Book Review: How I Resist

Book Review: How I Resist edited by Tim Federle & Maureen Johnson

Disclaimer:  I received this advance uncorrected proof through a Goodreads giveaway for the purpose of writing this review.  No other compensation was offered or requested.  As an uncorrected proof, there will be significant changes between this and the final product.

How I Resist

As I write these words, yet another school shooting has sparked an upsurge in student activism.  Thus the appearance in my mailbox of this collection of essays and interviews on activism and hope aimed at the young adult market was timely.  The selection of authors and artists includes such popular figures as Jodi Picoult and Javier Muñoz, plus a wide variety of folks I have never heard of but younger Americans may be more conversant with.

The first essay in the book is “Could We Please Give the Police Departments to the Grandmothers?” by Junauda Petrus which waxes lyrical about solving crime problems with stern looks and good food.  Very Afrofuturism.  Last is Karuna Riazi with “Refilling the Well”, which is about her emotional self-care while trying to change the world for the better.

One of the hazards of reading such an early proof of the book is that none of the interior illustrations are present, including the ones that are a contributor’s entire entry.  Also, there’s a comics trivia error in Maya Rupert’s essay about imagining a black Wonder Woman that I can’t tell if it’s the author’s or a typesetter glitch.  (Have I mentioned that I’m an annoying nerd about comics trivia?)

I do, however, like the cover with all the author bio pictures.  It does a good job of giving faces to the people writing and drawing these pieces.

This is a collection curated through a strong political lens for a particular type of young person.  If you are the sort of young adult who thinks the right person won in 2016 (Hillary’s loss hit several of the contributors hard); that America’s problems are caused by uppity women, dark-skinned people and “weirdos” being allowed to have a say; and that protests are only acceptable when you don’t have to see them, hear about them or be influenced by them in any way…this book will not go well with you.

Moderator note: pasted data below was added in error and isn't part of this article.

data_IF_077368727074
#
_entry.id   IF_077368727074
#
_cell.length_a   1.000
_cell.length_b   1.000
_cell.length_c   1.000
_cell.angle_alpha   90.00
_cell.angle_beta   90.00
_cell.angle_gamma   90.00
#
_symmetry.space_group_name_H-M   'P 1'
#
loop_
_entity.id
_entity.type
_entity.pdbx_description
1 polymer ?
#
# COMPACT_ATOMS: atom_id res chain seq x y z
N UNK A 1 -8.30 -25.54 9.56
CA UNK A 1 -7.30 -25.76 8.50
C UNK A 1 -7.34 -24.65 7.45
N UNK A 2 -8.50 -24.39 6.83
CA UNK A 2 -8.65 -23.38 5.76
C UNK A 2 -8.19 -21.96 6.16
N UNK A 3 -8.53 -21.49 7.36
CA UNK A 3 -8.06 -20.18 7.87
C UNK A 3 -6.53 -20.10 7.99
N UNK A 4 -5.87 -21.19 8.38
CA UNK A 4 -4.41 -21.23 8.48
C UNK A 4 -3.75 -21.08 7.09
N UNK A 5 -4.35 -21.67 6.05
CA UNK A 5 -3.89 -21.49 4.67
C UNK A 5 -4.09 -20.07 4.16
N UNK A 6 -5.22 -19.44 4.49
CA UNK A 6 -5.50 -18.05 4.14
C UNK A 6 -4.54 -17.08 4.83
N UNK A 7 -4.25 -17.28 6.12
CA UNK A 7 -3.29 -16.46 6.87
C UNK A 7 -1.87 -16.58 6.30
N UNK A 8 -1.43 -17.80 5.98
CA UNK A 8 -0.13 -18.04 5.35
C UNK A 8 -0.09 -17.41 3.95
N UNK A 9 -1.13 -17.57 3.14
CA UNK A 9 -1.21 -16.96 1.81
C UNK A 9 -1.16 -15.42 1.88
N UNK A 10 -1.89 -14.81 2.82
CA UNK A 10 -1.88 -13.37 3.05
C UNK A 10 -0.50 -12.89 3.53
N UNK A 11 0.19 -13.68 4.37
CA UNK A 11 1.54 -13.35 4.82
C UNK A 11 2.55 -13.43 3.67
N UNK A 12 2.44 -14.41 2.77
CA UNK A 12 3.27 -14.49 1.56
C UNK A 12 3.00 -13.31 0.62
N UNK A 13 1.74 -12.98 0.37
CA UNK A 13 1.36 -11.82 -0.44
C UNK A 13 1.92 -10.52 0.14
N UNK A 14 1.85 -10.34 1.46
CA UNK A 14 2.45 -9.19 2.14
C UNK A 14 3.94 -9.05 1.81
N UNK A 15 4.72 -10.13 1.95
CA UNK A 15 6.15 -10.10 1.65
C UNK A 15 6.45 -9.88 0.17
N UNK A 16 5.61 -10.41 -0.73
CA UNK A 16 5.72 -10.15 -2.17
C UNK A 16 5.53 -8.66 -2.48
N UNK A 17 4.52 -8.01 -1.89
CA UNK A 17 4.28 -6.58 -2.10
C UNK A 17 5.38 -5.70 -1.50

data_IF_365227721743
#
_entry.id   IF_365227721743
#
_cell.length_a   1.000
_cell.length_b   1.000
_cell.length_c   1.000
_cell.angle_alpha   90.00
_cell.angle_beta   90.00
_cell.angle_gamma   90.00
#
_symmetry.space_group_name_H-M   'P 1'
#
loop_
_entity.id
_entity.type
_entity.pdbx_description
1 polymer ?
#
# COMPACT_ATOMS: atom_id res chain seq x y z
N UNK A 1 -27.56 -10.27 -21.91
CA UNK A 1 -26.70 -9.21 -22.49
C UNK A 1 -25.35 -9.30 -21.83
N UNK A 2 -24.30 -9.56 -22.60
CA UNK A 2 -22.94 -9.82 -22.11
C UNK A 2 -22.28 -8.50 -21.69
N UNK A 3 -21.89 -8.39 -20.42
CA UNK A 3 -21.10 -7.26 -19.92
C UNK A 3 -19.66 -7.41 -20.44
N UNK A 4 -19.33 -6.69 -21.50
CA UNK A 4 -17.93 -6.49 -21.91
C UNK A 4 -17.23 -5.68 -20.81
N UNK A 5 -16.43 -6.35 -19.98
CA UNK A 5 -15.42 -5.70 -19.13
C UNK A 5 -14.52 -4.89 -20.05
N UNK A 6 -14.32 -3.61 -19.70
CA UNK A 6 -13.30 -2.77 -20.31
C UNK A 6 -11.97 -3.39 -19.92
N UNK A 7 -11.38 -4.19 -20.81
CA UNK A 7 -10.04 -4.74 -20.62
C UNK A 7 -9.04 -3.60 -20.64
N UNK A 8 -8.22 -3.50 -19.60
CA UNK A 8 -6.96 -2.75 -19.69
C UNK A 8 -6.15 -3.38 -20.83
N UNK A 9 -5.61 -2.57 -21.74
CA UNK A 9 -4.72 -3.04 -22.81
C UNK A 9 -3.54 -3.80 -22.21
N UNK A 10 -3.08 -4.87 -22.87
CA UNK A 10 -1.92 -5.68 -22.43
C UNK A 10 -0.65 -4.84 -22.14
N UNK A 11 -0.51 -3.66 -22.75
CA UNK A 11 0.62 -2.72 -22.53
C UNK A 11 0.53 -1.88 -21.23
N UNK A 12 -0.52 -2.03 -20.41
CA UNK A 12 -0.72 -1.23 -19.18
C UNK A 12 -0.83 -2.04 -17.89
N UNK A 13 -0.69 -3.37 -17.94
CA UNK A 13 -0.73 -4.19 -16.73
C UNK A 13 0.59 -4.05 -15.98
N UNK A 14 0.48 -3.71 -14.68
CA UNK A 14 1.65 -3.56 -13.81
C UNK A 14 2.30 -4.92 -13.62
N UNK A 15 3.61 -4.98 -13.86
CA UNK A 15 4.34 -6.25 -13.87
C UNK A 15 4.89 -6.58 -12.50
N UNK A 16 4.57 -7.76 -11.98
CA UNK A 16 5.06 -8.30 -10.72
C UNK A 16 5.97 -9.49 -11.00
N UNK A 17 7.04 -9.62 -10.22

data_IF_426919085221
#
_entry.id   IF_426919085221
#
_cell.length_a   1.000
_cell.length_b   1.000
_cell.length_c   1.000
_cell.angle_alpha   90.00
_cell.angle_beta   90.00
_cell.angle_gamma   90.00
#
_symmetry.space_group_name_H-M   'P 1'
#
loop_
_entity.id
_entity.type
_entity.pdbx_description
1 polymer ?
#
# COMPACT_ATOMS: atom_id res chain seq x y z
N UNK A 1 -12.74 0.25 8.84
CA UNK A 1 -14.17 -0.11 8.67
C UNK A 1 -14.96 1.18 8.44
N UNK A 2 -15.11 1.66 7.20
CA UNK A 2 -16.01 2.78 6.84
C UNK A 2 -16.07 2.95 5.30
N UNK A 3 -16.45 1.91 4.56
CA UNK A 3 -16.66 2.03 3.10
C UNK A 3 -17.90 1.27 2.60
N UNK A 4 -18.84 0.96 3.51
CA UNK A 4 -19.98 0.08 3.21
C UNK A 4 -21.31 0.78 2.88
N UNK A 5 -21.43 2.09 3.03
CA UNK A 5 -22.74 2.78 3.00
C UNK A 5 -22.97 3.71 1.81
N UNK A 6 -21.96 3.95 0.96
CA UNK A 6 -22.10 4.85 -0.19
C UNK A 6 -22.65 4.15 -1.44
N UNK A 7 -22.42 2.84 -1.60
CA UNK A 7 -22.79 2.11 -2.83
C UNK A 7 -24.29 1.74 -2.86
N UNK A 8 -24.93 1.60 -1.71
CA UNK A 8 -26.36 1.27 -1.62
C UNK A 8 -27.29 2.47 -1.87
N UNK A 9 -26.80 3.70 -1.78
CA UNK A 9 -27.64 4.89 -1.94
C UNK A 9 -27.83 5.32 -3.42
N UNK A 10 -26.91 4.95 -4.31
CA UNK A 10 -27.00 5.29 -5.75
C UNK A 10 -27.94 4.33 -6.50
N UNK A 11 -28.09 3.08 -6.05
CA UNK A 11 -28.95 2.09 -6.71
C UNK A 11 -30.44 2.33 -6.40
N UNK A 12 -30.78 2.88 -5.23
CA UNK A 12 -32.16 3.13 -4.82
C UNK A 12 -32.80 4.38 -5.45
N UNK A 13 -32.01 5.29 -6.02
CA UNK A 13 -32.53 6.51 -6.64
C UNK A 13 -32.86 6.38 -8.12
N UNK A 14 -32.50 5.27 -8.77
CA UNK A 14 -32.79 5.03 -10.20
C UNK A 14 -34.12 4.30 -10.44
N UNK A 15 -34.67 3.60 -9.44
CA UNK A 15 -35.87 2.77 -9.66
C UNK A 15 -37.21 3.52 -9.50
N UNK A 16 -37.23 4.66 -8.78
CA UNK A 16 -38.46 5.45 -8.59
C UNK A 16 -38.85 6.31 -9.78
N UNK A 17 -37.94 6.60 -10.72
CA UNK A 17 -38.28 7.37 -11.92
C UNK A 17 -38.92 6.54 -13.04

Most of the contributions are interesting or thought-provoking–I’m a bit disappointed by Rosie O’Donnell going with a glorified tweet.  The editors have an introduction, mid-word and afterword, which is a bit much, and they come off as trying too hard to be “woke” and “down with the young people.”

There’s a list of suggested reading in the back, ranging from 1984 to We Should All Be Feminists.

Consider this one as a gift for a teenager or college student who’s into political or social activism.  Older readers might want to pick it up if you are a fan of one of the contributors.

Book Review: Lambda I and Other Stories

Book Review: Lambda I and Other Stories edited by John Carnell

New Worlds was a British science fiction magazine that started professional publication in 1946.  Despite some financial hiccups, it was a reasonably good seller, and was still going in the early 1960s when the stories chosen for this anthology were published.  The editor picked stories that had gotten a good reception in Great Britain, but never before published in America.   According to his introduction, this was the first paperback anthology of “foreign” science fiction stories published in the U.S.

Lambda I and Other Stories